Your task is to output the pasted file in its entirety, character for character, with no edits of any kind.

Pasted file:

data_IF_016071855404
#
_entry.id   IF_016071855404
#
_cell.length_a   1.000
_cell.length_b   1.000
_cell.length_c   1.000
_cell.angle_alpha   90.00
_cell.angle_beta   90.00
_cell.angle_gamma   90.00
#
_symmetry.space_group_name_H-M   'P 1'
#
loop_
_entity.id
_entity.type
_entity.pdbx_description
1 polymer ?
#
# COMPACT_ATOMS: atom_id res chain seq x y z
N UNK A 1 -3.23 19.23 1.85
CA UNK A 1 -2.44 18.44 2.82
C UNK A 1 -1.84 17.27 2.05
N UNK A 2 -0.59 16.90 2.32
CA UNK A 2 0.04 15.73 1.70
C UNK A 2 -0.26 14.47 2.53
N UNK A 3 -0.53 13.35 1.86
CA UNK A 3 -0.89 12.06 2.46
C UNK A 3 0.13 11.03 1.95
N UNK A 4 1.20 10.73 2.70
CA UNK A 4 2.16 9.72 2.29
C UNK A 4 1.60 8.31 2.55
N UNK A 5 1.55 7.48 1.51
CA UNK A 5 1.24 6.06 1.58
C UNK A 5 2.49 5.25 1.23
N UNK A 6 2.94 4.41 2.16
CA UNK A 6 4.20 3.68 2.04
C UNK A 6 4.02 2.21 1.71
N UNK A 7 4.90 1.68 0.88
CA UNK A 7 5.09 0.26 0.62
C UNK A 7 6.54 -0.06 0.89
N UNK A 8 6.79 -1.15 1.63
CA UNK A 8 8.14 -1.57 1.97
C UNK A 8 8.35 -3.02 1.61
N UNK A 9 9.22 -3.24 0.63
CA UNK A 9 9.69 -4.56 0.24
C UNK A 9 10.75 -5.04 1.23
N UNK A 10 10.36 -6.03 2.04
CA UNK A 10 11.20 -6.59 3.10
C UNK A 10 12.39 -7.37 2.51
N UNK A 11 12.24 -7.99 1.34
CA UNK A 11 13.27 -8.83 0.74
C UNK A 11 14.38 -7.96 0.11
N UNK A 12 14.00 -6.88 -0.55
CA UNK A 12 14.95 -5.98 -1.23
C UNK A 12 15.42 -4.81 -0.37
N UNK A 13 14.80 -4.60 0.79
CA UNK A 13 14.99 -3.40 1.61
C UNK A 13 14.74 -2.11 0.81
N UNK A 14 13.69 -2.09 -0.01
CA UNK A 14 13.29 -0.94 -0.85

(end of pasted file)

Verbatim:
data_IF_016071855404
#
_entry.id   IF_016071855404
#
_cell.length_a   1.000
_cell.length_b   1.000
_cell.length_c   1.000
_cell.angle_alpha   90.00
_cell.angle_beta   90.00
_cell.angle_gamma   90.00
#
_symmetry.space_group_name_H-M   'P 1'
#
loop_
_entity.id
_entity.type
_entity.pdbx_description
1 polymer ?
#
# COMPACT_ATOMS: atom_id res chain seq x y z
N UNK A 1 -3.23 19.23 1.85
CA UNK A 1 -2.44 18.44 2.82
C UNK A 1 -1.84 17.27 2.05
N UNK A 2 -0.59 16.90 2.32
CA UNK A 2 0.04 15.73 1.70
C UNK A 2 -0.26 14.47 2.53
N UNK A 3 -0.53 13.35 1.86
CA UNK A 3 -0.89 12.06 2.46
C UNK A 3 0.13 11.03 1.95
N UNK A 4 1.20 10.73 2.70
CA UNK A 4 2.16 9.72 2.29
C UNK A 4 1.60 8.31 2.55
N UNK A 5 1.55 7.48 1.51
CA UNK A 5 1.24 6.06 1.58
C UNK A 5 2.49 5.25 1.23
N UNK A 6 2.94 4.41 2.16
CA UNK A 6 4.20 3.68 2.04
C UNK A 6 4.02 2.21 1.71
N UNK A 7 4.90 1.68 0.88
CA UNK A 7 5.09 0.26 0.62
C UNK A 7 6.54 -0.06 0.89
N UNK A 8 6.79 -1.15 1.63
CA UNK A 8 8.14 -1.57 1.97
C UNK A 8 8.35 -3.02 1.61
N UNK A 9 9.22 -3.24 0.63
CA UNK A 9 9.69 -4.56 0.24
C UNK A 9 10.75 -5.04 1.23
N UNK A 10 10.36 -6.03 2.04
CA UNK A 10 11.20 -6.59 3.10
C UNK A 10 12.39 -7.37 2.51
N UNK A 11 12.24 -7.99 1.34
CA UNK A 11 13.27 -8.83 0.74
C UNK A 11 14.38 -7.96 0.11
N UNK A 12 14.00 -6.88 -0.55
CA UNK A 12 14.95 -5.98 -1.23
C UNK A 12 15.42 -4.81 -0.37
N UNK A 13 14.80 -4.60 0.79
CA UNK A 13 14.99 -3.40 1.61
C UNK A 13 14.74 -2.11 0.81
N UNK A 14 13.69 -2.09 -0.01
CA UNK A 14 13.29 -0.94 -0.85